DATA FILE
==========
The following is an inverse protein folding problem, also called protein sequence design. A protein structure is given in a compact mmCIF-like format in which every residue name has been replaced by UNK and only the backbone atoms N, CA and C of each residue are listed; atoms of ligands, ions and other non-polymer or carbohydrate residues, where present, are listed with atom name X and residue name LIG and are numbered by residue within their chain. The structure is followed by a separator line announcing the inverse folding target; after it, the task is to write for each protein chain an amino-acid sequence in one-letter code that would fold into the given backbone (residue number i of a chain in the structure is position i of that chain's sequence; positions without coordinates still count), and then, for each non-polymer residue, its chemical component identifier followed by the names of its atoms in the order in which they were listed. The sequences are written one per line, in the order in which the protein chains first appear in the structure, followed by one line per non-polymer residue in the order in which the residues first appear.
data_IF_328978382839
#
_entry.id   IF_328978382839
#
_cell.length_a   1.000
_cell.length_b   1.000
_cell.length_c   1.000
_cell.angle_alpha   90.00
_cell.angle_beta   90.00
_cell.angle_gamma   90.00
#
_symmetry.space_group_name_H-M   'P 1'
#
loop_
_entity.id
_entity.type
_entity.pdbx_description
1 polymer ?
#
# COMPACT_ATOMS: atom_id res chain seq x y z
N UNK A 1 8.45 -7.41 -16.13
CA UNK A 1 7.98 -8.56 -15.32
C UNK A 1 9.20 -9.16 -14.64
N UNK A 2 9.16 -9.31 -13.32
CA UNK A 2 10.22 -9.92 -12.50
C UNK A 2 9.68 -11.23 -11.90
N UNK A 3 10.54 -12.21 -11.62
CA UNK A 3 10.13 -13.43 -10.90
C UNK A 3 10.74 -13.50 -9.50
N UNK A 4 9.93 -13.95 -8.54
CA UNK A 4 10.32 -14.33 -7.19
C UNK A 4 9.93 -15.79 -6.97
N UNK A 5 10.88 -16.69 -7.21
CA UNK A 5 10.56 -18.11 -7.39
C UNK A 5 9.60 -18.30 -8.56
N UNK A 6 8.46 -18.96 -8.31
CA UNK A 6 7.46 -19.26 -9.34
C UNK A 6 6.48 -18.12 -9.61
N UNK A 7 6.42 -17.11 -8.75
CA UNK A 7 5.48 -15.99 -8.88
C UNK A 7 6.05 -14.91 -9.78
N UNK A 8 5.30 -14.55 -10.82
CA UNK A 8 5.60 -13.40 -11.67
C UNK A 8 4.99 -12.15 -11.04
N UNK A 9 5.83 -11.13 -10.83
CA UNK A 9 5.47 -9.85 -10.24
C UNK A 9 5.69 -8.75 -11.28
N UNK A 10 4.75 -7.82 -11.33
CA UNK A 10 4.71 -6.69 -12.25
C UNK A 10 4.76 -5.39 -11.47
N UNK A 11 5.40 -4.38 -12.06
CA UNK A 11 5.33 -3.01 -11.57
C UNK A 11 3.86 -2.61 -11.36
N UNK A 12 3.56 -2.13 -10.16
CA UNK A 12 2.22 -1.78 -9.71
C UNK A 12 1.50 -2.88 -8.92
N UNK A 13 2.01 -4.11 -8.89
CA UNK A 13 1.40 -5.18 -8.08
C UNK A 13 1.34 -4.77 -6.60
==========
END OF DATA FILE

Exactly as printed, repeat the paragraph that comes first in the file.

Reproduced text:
The following is an inverse protein folding problem, also called protein sequence design. A protein structure is given in a compact mmCIF-like format in which every residue name has been replaced by UNK and only the backbone atoms N, CA and C of each residue are listed; atoms of ligands, ions and other non-polymer or carbohydrate residues, where present, are listed with atom name X and residue name LIG and are numbered by residue within their chain. The structure is followed by a separator line announcing the inverse folding target; after it, the task is to write for each protein chain an amino-acid sequence in one-letter code that would fold into the given backbone (residue number i of a chain in the structure is position i of that chain's sequence; positions without coordinates still count), and then, for each non-polymer residue, its chemical component identifier followed by the names of its atoms in the order in which they were listed. The sequences are written one per line, in the order in which the protein chains first appear in the structure, followed by one line per non-polymer residue in the order in which the residues first appear.